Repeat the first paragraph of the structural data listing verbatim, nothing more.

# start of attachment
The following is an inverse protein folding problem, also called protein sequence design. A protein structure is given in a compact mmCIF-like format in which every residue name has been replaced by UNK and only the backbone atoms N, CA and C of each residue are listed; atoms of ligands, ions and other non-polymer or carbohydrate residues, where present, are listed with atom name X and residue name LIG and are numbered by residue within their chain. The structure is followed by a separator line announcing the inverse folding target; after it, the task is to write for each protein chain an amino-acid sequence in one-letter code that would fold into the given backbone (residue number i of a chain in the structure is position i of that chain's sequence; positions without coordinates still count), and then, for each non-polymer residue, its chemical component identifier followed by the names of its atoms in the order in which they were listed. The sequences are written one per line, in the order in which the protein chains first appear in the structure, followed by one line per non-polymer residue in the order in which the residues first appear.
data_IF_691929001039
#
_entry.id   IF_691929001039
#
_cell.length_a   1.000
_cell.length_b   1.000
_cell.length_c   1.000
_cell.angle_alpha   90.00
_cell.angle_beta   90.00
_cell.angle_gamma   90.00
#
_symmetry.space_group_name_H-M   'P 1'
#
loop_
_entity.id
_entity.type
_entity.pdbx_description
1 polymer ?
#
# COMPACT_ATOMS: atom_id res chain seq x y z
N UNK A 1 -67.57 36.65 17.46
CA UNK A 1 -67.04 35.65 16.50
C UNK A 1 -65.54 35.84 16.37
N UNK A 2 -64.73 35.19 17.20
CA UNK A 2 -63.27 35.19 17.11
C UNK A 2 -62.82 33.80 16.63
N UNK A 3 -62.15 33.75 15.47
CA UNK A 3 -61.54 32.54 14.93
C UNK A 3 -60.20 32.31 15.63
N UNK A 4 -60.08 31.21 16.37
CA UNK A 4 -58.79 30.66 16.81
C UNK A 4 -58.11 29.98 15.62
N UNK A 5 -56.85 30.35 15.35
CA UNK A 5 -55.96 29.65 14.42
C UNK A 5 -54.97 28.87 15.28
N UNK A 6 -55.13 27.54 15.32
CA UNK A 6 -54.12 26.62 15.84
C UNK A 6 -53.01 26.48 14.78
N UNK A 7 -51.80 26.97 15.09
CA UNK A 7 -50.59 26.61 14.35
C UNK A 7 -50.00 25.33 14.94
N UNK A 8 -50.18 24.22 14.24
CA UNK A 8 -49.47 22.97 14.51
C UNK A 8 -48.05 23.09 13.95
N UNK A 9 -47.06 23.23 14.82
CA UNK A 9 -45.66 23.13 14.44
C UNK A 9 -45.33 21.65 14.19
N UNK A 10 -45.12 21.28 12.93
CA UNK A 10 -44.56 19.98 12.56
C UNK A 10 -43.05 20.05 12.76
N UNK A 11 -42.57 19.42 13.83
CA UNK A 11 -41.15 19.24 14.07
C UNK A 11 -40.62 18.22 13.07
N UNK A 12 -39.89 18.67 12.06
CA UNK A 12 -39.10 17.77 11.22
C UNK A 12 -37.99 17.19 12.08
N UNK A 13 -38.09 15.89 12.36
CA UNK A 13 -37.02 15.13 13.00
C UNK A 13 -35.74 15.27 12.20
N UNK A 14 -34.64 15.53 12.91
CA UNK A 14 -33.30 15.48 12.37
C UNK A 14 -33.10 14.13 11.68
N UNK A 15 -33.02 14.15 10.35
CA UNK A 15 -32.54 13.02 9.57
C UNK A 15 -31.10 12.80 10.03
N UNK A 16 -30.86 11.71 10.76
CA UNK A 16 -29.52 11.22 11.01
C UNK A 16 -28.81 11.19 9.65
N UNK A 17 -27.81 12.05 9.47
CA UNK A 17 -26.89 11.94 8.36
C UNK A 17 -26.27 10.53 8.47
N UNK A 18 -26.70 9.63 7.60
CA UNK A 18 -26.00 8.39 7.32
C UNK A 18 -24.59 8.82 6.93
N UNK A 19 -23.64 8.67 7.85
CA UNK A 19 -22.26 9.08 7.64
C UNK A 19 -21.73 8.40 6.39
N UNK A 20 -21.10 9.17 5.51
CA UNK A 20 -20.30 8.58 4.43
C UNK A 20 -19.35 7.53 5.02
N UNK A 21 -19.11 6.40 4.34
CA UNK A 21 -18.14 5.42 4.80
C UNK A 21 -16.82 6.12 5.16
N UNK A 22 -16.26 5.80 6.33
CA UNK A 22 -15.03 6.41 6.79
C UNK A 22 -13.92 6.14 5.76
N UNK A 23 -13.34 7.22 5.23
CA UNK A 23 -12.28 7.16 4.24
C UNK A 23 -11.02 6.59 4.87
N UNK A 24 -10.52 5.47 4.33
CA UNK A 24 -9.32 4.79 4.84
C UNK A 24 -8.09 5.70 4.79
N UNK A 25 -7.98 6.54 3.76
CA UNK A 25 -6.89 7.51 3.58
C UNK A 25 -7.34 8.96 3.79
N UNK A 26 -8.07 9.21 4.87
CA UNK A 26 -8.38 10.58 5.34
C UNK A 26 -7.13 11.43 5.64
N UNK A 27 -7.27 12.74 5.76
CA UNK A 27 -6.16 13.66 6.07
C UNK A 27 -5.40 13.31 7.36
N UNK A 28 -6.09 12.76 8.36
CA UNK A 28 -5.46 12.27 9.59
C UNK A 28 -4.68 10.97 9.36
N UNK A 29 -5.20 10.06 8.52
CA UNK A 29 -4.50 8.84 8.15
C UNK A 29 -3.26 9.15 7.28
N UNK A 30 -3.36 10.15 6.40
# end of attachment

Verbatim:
The following is an inverse protein folding problem, also called protein sequence design. A protein structure is given in a compact mmCIF-like format in which every residue name has been replaced by UNK and only the backbone atoms N, CA and C of each residue are listed; atoms of ligands, ions and other non-polymer or carbohydrate residues, where present, are listed with atom name X and residue name LIG and are numbered by residue within their chain. The structure is followed by a separator line announcing the inverse folding target; after it, the task is to write for each protein chain an amino-acid sequence in one-letter code that would fold into the given backbone (residue number i of a chain in the structure is position i of that chain's sequence; positions without coordinates still count), and then, for each non-polymer residue, its chemical component identifier followed by the names of its atoms in the order in which they were listed. The sequences are written one per line, in the order in which the protein chains first appear in the structure, followed by one line per non-polymer residue in the order in which the residues first appear.